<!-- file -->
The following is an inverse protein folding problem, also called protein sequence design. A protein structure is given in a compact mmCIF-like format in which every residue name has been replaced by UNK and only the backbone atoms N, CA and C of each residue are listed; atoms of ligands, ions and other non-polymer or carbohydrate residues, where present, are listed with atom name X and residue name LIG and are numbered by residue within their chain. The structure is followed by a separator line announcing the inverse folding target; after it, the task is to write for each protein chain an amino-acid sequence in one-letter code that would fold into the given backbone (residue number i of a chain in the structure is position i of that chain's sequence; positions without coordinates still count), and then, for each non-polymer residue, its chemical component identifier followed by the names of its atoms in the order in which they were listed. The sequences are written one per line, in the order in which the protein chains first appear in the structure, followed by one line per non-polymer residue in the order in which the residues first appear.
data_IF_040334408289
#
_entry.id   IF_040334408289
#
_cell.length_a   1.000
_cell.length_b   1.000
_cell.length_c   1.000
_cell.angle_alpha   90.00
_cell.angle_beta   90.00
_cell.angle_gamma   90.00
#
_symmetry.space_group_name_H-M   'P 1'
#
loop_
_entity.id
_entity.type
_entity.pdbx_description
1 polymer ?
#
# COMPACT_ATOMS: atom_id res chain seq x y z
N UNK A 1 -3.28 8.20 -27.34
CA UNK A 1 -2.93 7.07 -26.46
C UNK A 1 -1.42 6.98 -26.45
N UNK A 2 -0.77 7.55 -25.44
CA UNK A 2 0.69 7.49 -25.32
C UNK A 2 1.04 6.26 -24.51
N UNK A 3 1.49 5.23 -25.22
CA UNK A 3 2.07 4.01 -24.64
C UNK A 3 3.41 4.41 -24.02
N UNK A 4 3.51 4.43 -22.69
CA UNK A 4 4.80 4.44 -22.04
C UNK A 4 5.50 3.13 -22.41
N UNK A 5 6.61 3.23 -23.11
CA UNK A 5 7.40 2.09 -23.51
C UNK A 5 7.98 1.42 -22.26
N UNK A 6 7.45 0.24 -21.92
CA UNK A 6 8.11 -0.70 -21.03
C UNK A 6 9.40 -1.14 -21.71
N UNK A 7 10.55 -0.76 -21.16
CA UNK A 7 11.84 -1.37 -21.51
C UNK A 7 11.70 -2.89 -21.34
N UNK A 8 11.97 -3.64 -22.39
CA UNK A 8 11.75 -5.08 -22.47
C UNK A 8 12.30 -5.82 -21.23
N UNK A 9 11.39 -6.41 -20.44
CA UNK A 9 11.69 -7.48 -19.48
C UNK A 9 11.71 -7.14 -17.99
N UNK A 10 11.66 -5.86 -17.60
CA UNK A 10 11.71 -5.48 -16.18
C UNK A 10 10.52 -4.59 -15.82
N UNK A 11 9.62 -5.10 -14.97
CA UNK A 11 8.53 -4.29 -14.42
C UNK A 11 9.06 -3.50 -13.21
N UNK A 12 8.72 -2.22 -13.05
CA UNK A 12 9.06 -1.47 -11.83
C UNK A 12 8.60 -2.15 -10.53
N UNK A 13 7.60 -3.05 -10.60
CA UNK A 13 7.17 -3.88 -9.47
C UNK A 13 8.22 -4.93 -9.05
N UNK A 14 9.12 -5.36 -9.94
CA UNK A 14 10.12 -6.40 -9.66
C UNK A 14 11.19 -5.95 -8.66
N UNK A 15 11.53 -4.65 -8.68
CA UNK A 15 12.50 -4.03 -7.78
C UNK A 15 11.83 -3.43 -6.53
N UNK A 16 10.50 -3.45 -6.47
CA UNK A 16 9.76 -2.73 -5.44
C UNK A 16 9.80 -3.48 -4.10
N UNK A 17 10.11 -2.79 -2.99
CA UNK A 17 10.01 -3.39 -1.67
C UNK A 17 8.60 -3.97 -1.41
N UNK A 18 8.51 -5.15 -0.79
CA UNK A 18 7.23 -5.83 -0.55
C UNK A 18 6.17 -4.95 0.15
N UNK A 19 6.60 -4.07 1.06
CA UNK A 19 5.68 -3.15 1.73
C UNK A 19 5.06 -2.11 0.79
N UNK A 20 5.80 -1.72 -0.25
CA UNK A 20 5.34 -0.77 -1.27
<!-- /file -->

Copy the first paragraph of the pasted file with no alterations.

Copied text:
The following is an inverse protein folding problem, also called protein sequence design. A protein structure is given in a compact mmCIF-like format in which every residue name has been replaced by UNK and only the backbone atoms N, CA and C of each residue are listed; atoms of ligands, ions and other non-polymer or carbohydrate residues, where present, are listed with atom name X and residue name LIG and are numbered by residue within their chain. The structure is followed by a separator line announcing the inverse folding target; after it, the task is to write for each protein chain an amino-acid sequence in one-letter code that would fold into the given backbone (residue number i of a chain in the structure is position i of that chain's sequence; positions without coordinates still count), and then, for each non-polymer residue, its chemical component identifier followed by the names of its atoms in the order in which they were listed. The sequences are written one per line, in the order in which the protein chains first appear in the structure, followed by one line per non-polymer residue in the order in which the residues first appear.